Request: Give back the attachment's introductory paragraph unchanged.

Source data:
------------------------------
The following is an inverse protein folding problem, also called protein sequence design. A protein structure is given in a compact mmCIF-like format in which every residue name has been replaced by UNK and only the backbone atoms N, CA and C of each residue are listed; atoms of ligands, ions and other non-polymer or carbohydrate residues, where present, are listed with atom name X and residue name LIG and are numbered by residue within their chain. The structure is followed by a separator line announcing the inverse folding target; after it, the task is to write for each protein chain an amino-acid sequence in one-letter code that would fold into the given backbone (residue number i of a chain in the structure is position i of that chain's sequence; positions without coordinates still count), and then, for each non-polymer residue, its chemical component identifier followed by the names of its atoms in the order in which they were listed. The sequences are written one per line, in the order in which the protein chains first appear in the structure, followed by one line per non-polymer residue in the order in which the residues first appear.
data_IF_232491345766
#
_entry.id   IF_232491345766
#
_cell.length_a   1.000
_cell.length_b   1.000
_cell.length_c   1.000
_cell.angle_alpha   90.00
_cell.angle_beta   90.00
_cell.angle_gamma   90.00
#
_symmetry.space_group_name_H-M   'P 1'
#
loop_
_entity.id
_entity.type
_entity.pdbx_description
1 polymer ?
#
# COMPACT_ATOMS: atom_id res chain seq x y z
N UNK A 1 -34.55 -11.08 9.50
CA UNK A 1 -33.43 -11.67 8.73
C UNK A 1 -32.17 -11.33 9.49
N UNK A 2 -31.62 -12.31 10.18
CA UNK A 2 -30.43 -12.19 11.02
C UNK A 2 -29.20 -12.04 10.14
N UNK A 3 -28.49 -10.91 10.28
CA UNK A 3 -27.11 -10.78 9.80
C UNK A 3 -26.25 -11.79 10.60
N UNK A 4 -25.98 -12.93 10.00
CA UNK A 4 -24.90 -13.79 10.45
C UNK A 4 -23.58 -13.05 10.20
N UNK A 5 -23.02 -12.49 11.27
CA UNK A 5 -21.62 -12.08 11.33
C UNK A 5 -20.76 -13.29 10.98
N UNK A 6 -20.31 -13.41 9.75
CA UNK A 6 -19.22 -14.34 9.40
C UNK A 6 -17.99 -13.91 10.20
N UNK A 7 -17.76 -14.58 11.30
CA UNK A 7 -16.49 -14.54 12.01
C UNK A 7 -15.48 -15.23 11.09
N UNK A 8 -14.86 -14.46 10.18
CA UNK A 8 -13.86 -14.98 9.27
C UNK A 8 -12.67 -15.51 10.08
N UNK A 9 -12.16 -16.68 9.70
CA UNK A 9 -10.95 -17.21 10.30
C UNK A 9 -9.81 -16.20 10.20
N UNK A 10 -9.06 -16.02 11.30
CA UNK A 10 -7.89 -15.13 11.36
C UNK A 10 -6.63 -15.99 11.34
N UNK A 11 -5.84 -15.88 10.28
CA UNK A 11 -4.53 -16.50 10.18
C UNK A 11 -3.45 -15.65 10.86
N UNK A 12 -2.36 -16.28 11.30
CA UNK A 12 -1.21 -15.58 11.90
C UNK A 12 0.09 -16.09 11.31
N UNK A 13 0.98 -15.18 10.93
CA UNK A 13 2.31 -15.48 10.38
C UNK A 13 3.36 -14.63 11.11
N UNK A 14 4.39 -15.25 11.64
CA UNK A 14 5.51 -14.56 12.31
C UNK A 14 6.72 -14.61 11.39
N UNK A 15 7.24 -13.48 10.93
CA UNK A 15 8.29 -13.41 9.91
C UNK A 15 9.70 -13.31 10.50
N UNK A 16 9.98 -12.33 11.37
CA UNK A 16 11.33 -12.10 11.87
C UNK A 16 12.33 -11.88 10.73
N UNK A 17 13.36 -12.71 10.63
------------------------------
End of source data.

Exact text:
The following is an inverse protein folding problem, also called protein sequence design. A protein structure is given in a compact mmCIF-like format in which every residue name has been replaced by UNK and only the backbone atoms N, CA and C of each residue are listed; atoms of ligands, ions and other non-polymer or carbohydrate residues, where present, are listed with atom name X and residue name LIG and are numbered by residue within their chain. The structure is followed by a separator line announcing the inverse folding target; after it, the task is to write for each protein chain an amino-acid sequence in one-letter code that would fold into the given backbone (residue number i of a chain in the structure is position i of that chain's sequence; positions without coordinates still count), and then, for each non-polymer residue, its chemical component identifier followed by the names of its atoms in the order in which they were listed. The sequences are written one per line, in the order in which the protein chains first appear in the structure, followed by one line per non-polymer residue in the order in which the residues first appear.